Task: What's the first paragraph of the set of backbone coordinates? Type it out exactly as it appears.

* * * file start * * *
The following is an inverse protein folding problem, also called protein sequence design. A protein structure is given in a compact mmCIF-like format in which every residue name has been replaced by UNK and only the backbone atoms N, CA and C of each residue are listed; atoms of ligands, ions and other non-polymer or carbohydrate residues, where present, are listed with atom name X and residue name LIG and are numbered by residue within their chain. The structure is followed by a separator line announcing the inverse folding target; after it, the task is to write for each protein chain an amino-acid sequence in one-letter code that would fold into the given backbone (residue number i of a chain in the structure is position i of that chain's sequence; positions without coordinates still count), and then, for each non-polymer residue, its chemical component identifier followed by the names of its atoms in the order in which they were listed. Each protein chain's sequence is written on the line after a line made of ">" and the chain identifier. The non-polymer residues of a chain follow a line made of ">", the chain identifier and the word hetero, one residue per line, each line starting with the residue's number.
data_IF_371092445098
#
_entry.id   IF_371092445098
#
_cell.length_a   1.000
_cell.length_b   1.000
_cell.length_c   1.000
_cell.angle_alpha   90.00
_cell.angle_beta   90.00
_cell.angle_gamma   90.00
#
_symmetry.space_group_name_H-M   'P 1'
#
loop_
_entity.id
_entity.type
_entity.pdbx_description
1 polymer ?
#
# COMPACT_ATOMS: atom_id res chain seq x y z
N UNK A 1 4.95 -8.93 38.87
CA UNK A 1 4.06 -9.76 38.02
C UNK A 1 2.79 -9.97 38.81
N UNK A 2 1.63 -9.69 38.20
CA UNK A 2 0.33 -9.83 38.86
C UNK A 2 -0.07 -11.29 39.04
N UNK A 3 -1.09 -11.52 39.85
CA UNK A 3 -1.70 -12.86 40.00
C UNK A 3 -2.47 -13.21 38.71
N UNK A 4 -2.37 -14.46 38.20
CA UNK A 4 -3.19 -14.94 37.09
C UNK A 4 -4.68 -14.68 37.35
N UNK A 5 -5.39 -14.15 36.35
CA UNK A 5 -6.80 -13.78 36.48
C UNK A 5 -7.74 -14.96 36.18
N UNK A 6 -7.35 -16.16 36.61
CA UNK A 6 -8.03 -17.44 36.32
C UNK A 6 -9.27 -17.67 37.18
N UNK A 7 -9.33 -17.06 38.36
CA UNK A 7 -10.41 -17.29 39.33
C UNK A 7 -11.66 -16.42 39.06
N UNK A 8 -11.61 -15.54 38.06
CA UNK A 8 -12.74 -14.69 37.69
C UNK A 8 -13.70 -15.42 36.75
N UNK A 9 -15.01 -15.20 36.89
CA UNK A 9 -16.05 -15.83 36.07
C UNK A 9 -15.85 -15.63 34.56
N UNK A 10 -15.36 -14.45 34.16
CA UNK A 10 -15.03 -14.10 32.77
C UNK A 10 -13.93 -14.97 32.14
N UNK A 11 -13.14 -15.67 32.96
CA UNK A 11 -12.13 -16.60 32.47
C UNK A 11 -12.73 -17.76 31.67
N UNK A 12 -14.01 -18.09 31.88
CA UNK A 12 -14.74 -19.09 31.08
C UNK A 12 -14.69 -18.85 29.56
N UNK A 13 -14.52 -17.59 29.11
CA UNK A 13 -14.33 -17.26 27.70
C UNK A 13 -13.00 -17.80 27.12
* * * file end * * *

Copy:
The following is an inverse protein folding problem, also called protein sequence design. A protein structure is given in a compact mmCIF-like format in which every residue name has been replaced by UNK and only the backbone atoms N, CA and C of each residue are listed; atoms of ligands, ions and other non-polymer or carbohydrate residues, where present, are listed with atom name X and residue name LIG and are numbered by residue within their chain. The structure is followed by a separator line announcing the inverse folding target; after it, the task is to write for each protein chain an amino-acid sequence in one-letter code that would fold into the given backbone (residue number i of a chain in the structure is position i of that chain's sequence; positions without coordinates still count), and then, for each non-polymer residue, its chemical component identifier followed by the names of its atoms in the order in which they were listed. Each protein chain's sequence is written on the line after a line made of ">" and the chain identifier. The non-polymer residues of a chain follow a line made of ">", the chain identifier and the word hetero, one residue per line, each line starting with the residue's number.